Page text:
What if this is all a persons dream and we will vanish when they wake up?
And don't tell me "I think therefor I am"

Vagabon the Lost One

Stephanos
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23 posted 01-27-2004 06:10 PM       View Profile for Stephanos   Email Stephanos   Edit/Delete Message      Find Poems   Click to visit Stephanos's Home Page   View IP for Stephanos

quote:
what is reality?
What if this is all a persons dream and we will vanish when they wake up?
And don't tell me "I think therefor I am"

What reason would we have to think this is all a dream?  Dreams are somewhat Life-like, and so appear to be derived from life.  They present themselves as creative copies, that mix up different elements of a much more public and objective world, in a private subjective drama.  It's counter-intuitive to think that life appears to be derivative from dreams, and not the other way around.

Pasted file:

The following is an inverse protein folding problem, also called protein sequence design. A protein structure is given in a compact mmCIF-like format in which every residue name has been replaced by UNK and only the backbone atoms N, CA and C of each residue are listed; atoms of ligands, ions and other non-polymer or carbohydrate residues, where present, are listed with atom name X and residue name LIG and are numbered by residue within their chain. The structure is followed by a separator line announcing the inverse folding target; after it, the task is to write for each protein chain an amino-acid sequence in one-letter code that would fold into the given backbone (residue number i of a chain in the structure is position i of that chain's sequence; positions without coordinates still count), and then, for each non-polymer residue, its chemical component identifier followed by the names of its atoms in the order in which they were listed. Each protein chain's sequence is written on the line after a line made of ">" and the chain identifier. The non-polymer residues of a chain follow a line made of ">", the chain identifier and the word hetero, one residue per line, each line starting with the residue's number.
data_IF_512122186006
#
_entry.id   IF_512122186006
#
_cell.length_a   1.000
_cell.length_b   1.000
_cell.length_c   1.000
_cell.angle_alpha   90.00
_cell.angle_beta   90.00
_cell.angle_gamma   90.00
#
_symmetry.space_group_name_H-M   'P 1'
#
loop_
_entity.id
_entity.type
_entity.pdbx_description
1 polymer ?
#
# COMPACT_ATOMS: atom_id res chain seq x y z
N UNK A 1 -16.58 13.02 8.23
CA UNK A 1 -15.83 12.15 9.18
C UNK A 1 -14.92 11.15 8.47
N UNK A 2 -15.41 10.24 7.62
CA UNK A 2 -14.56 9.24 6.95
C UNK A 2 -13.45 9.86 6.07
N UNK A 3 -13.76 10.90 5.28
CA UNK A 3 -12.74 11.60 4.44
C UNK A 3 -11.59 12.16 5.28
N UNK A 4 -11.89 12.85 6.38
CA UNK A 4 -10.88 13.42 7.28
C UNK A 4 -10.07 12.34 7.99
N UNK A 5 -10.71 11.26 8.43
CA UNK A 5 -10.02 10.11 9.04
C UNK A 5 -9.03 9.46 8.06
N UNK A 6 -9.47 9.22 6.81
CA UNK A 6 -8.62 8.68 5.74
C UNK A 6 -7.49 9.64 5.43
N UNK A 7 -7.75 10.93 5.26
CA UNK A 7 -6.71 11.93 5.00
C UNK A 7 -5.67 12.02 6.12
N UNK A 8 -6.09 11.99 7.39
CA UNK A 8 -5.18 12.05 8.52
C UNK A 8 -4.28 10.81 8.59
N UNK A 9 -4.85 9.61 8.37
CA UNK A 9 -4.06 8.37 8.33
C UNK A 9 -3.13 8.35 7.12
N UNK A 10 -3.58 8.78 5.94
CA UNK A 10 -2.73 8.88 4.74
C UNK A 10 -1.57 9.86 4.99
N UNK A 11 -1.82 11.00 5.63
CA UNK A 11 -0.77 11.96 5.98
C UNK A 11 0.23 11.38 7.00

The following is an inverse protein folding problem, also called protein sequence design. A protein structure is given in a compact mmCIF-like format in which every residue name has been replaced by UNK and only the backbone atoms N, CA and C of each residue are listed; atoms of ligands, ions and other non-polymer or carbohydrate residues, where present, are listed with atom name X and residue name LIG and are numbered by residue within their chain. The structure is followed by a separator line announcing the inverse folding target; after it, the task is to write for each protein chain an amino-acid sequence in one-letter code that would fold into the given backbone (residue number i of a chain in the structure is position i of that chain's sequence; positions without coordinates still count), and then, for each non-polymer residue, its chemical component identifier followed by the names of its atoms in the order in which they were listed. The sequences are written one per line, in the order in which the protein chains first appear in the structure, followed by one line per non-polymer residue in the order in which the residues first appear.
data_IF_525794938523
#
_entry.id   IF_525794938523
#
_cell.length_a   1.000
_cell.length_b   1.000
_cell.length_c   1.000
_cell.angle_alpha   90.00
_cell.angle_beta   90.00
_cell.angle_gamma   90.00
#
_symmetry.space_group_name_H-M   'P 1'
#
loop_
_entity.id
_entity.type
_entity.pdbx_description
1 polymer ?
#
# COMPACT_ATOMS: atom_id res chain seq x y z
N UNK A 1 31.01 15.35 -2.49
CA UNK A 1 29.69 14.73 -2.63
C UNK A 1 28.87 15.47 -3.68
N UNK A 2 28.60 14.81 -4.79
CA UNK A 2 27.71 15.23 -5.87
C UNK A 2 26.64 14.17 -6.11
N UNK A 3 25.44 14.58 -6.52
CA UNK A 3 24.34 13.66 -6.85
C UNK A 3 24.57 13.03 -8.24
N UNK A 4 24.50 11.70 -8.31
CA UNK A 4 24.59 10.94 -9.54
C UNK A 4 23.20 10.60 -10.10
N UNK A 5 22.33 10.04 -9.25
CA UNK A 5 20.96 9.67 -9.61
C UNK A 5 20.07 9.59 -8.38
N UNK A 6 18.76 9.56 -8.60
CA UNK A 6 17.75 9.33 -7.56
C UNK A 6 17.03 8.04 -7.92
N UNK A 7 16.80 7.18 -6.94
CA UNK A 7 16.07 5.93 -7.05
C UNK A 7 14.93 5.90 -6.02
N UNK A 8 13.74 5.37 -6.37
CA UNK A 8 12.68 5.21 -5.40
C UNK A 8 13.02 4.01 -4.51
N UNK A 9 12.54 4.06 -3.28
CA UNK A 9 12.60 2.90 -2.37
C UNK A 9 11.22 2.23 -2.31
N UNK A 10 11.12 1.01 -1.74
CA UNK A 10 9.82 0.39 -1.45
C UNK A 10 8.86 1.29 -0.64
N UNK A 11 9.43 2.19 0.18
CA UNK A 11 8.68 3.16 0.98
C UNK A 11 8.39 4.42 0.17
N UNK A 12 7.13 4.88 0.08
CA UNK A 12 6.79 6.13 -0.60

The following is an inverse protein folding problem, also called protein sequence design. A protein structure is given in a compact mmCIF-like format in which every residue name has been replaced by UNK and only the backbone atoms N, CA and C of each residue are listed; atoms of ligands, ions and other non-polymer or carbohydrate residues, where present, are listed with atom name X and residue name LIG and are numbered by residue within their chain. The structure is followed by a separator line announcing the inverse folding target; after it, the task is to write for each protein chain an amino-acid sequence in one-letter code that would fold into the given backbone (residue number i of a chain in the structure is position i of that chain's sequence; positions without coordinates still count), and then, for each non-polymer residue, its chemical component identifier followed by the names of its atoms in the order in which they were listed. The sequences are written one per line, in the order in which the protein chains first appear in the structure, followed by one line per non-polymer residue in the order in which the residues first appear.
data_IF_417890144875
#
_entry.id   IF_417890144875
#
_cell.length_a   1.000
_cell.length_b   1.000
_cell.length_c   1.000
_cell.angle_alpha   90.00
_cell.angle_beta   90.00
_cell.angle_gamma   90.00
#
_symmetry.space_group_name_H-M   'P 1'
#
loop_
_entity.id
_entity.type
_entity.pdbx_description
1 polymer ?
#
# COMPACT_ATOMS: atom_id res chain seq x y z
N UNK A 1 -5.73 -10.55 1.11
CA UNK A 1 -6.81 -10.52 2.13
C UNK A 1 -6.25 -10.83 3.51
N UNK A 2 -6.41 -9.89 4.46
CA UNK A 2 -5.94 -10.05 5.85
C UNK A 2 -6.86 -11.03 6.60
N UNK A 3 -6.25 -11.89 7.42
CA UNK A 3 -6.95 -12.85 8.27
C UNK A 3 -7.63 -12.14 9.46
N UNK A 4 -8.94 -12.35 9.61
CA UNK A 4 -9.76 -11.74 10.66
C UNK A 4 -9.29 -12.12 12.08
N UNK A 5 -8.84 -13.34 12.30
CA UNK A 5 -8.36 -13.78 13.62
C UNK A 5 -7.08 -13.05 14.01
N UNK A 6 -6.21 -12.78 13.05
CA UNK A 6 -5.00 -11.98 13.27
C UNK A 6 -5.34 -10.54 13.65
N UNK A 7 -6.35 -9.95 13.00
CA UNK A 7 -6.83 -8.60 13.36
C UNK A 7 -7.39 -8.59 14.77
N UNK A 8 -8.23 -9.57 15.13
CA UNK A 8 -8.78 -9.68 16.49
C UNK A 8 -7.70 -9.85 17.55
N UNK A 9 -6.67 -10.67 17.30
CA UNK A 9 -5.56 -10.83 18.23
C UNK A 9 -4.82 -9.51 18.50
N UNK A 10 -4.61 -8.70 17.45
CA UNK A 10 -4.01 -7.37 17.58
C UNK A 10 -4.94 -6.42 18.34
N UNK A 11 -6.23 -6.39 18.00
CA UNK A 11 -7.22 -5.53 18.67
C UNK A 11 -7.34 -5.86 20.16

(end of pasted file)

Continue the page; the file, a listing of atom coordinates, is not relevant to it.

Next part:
And "I think therefore I am" has a profound truth in it, that you can't explain away.

Anyone who questions their own reality, asserts it at the same time.  If you ask me "How do I know I exist"?  I will always answer with another question ... "If you don't, then who is doing the asking"?  The question itself presupposes existence.


Stephen.
Vagabond
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24 posted 02-03-2004 03:47 PM       View Profile for Vagabond   Email Vagabond   Edit/Delete Message      Find Poems  View IP for Vagabond

how do you know that dreams are not the real world and that this is just a dream, how do you know it's not reversed?

Vagabon the Lost One